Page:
And in April 2020, a new deal was reached at a revised value 575 million dollars down from the initial 900 million, while the capital gains tax payable has now dropped to 14.6 million dollars (54.5 billion shillings), according to Tullow Oil plc Head of Corporate Affairs, George Cazenove.
Uganda is expected to get USD 14.6 million (about 55 billion Shillings) as capital gains tax on the sale of oil and gas interests in Uganda
by Tullow Oil to French multinational oil and gas company TOTAL SE.
The long-drawn-out process of Tullow Oil exiting Uganda
has now entered the final chapter, after the Ugandan government and Uganda
Revenue Authority together with the two companies reached a binding agreement
on the taxes that should be paid.
Tullow discovered huge reserves of oil in the Lake Albert basin in
Western Uganda starting 2006. It had entered Uganda by acquiring the exploration interests of Energy
Africa 2004, and in 2007, it grew its fortunes when it acquired the licenses of
Australian explorer, Hardman Resources in 2007.
But the development of the industry has been
delayed by disagreements over legal and tax regimes. In 2010, it was not a smooth transaction when Tullow acquired the
interests of Heritage Oil for USD 1.45 billion. The government slapped a USD 434 million (1.62 trillion Shillings) Capital Gains Tax from the transaction.
The tax is charged on the value of the transaction if
the asset in question has gained value over time, but it is included in the
business income tax. After a long two-year battle, involving suits in Uganda’s courts and tax
appeals tribunal, as well as arbitration in a London court, Uganda won the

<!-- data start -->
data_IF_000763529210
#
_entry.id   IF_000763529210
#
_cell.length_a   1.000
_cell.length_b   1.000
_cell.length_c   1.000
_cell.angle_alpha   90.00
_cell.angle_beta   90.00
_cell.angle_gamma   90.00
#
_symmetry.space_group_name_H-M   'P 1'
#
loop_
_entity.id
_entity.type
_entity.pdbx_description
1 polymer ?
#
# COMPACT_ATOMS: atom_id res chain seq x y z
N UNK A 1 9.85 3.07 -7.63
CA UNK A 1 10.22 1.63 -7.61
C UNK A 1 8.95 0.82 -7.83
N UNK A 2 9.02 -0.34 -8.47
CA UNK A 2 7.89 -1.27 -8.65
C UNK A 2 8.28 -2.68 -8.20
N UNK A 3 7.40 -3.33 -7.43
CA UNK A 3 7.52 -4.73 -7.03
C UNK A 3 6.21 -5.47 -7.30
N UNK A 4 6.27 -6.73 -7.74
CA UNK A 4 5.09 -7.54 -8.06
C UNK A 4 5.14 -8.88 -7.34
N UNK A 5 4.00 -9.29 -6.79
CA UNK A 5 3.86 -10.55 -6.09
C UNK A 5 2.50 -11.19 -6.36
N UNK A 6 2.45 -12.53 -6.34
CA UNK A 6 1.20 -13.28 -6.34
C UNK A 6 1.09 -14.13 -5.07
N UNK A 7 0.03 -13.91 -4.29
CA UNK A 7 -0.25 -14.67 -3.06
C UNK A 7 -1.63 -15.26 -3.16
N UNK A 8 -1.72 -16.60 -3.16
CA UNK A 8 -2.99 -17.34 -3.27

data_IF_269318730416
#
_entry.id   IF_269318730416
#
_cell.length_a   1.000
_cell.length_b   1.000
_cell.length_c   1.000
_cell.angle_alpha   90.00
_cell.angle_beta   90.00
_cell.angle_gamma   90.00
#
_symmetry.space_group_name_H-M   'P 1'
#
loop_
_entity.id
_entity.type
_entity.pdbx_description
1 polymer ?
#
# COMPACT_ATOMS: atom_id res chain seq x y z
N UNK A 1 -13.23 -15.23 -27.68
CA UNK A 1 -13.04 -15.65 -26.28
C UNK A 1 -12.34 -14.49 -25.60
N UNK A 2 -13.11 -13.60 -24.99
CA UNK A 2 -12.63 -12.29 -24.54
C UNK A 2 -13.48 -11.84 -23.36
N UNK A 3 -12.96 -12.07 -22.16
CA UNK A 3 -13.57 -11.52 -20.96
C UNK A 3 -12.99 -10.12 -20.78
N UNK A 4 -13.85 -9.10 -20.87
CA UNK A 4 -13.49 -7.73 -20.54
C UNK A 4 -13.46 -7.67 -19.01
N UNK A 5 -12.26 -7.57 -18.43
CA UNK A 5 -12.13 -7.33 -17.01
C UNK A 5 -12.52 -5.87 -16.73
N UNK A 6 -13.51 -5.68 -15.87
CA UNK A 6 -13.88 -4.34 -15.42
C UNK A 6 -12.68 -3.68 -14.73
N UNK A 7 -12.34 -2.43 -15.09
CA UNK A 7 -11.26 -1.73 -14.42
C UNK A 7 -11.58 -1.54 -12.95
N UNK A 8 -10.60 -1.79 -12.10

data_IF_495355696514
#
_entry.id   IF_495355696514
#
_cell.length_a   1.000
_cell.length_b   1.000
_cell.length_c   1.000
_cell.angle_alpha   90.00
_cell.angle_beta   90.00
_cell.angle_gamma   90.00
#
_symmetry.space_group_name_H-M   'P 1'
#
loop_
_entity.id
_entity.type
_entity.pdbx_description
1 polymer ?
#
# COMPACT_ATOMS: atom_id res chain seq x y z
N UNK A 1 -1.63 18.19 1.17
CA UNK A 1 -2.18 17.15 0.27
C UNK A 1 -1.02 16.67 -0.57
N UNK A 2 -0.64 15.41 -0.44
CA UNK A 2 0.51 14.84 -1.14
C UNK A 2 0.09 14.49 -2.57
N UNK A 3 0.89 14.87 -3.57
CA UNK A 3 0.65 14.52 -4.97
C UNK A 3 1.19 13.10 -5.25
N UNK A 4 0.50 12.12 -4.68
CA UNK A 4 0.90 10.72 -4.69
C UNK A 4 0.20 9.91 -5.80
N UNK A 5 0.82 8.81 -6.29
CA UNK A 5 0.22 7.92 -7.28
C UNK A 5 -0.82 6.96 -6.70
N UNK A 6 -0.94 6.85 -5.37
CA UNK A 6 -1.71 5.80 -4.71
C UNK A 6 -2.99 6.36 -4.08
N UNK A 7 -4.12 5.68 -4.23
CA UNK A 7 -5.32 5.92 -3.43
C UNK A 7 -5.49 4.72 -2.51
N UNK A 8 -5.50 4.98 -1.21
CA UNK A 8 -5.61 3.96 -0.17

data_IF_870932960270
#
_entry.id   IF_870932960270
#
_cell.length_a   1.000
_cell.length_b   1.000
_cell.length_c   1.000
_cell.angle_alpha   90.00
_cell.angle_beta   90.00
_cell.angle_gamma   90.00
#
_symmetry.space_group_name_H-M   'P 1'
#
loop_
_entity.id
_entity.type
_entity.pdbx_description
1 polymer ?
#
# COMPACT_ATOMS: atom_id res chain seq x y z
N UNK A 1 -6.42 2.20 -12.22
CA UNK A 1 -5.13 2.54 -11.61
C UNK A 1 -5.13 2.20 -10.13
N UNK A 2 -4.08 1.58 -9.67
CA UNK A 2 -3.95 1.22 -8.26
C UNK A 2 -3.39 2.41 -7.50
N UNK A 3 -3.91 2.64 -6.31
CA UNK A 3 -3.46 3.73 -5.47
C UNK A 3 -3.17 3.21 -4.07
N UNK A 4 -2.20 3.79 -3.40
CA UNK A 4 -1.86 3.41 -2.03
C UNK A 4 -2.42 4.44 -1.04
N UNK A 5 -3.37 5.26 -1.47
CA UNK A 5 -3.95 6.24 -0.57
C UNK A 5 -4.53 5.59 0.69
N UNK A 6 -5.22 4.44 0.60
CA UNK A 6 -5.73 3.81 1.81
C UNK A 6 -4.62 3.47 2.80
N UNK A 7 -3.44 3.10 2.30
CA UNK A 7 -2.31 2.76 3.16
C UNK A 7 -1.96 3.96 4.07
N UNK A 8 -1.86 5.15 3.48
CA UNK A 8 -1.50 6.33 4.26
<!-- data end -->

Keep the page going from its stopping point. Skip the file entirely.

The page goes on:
By then, more than 1.7 billion barrels of oil had been discovered in the rift
valley. At this same time, Heritage had deposited USD 121 million (451 billion
shillings) with URA as part of the tax in dispute but later refused to pay the
balance when the ruling was made.
Government forced Tullow to pay the balance of USD 313 million (1.168
trillion Shillings), before allowing it to get new and bigger
partners, Total of France and the Chinese group CNOOC to join the project.
To sale two-thirds of its interests to the new
partners, the government assessed a Capital Gains Tax of USD 472 million (1.76 trillion Shillings) on the transaction valued at USD 2.9 billion (10.8 trillion Shillings).
However, the Tax Appeals Tribunal revised this
amount to USD 407 million (1.9 trillion Shillings).
In 2017, as Uganda insisted on building a refinery on top of a crude
export pipeline, Tullow Uganda’s parent company, Tullow Oil Plc started
experiencing cash problems and decided to sell its entire assets in Uganda, to
pay off debts worth more than USD 900 million (4.4 trillion Shillings).
Tullow and the three partners found themselves as at loggerheads with the
state after it changed the route of the export pipeline to Tanzania’s port of
Tanga, away from Lamu in Kenya. Tullow eventually decided to sell its Ugandan assets to Total, leading to
another battle over taxes payable on the transaction then valued at 900 million
Uganda assessed the tax at USD 300 million (1.4 trillion Shillings), which is one-third of the
transaction value, but Tullow disputed this saying the transaction was not
taxable. Two years of negotiations saw the government reduce the bill to USD 167 million
(632.5 billion Shillings), while Tullow insisted on paying 85 million
(317 billion shillings).
If the transaction had been concluded in 2019, the government would have
received up to USD 85 million (317 billion Shillings). However, in April 2020, a new deal was reached at a revised value USD 575
million (2.8 trillion Shillings) down from the initial USD 900 million (4.4 trillion Shillings), while the capital gains tax
payable dropped to USD 14.6 million (54.5 billion
shillings), according to Tullow Oil plc Head of Corporate Affairs,
After 14 years of exploring for oil in Uganda, Tullow Oil is exiting the
country which now has 6.5 billion barrels of oil confirmed and 1.7 billion
recoverable, according to the government.
Tullow Executive Chairperson, Dorothy
Thompson says the sale of assets in Africa, particularly in Uganda and Kenya is
targeted at raising at least USD 1 billion to improve the company’s
“This is important for Tullow and forms the first step for our
programme of portfolio management. It represents an excellent start towards our
previously announced target of raising USD 1 billion. Tullow’s strategy to move to
a more conservative capital structure,” she said.